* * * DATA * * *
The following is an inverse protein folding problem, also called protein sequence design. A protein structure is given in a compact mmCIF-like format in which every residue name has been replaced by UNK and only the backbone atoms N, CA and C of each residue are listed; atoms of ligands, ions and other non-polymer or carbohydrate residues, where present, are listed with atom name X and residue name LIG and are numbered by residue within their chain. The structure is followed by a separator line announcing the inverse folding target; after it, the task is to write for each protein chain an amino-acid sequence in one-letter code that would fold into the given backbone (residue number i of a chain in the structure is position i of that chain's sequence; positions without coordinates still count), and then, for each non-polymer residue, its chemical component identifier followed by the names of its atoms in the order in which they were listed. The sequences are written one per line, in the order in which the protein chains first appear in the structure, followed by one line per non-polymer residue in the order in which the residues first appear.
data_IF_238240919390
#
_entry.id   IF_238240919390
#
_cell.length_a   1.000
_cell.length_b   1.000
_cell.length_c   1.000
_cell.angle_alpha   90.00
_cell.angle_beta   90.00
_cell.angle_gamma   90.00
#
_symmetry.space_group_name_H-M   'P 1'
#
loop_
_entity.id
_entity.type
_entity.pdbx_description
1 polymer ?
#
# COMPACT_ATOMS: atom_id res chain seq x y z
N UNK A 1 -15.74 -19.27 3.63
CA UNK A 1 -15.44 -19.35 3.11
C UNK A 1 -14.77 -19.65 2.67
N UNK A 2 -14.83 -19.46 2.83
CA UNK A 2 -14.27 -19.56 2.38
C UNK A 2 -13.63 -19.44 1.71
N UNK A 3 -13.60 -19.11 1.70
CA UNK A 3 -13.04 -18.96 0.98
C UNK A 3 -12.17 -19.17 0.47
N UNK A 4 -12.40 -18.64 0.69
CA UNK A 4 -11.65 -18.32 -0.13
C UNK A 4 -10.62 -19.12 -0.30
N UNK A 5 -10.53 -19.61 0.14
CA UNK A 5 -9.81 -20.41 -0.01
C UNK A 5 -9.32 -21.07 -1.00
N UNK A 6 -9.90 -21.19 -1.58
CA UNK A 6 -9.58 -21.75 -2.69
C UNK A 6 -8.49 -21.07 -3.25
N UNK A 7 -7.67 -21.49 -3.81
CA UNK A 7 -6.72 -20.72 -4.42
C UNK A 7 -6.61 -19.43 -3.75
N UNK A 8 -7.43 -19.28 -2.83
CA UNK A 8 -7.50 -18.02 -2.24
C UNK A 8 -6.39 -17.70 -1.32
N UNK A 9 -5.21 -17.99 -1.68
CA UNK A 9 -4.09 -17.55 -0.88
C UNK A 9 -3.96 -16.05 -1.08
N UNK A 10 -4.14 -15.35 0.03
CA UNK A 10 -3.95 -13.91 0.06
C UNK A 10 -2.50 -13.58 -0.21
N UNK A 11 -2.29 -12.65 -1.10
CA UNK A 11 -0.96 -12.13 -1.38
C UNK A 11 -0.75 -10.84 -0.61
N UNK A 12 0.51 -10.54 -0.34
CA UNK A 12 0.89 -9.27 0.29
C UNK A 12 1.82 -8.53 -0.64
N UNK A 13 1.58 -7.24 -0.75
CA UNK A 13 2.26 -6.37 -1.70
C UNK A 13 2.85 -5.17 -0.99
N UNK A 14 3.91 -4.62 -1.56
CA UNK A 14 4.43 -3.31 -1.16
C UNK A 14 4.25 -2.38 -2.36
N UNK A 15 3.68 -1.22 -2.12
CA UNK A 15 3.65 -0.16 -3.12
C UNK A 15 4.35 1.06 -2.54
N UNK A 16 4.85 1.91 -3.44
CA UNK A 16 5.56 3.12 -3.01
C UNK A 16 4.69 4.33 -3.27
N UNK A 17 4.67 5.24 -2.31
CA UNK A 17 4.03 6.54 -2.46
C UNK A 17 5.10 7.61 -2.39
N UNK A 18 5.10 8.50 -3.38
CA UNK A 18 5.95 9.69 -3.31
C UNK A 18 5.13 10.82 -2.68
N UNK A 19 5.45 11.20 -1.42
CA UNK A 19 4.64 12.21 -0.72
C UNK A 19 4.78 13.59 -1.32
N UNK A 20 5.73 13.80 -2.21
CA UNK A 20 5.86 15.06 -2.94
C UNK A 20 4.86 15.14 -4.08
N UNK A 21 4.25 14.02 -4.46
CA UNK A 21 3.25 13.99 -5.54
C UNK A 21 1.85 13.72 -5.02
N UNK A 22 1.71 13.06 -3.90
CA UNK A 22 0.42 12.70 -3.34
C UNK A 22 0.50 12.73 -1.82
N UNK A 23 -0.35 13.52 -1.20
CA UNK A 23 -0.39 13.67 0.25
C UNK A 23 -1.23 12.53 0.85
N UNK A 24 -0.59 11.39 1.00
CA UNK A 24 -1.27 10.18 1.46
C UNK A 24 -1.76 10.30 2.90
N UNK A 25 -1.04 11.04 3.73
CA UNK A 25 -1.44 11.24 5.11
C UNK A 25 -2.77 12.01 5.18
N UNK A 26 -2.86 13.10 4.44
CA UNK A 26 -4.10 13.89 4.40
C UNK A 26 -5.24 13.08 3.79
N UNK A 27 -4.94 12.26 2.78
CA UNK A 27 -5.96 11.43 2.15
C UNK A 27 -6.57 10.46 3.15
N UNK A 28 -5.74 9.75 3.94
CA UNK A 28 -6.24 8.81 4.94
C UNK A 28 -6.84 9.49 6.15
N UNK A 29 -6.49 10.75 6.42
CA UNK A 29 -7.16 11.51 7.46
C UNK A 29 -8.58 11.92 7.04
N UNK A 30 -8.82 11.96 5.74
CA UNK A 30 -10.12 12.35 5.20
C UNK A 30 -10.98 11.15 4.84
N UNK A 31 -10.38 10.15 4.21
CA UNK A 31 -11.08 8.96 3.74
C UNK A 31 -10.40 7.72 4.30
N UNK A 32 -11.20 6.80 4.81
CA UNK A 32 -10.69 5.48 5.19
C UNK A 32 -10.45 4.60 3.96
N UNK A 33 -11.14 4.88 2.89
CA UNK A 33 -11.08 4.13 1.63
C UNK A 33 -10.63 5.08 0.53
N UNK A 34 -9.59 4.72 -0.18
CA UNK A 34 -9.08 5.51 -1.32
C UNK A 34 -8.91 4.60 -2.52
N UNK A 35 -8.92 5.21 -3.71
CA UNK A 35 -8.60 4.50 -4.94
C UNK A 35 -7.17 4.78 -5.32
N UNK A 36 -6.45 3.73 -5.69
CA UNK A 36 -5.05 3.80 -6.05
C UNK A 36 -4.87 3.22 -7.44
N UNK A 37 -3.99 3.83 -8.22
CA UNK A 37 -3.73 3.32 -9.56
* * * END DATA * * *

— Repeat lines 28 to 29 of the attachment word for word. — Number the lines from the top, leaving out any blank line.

N UNK A 3 -13.60 -19.11 1.70
CA UNK A 3 -13.04 -18.96 0.98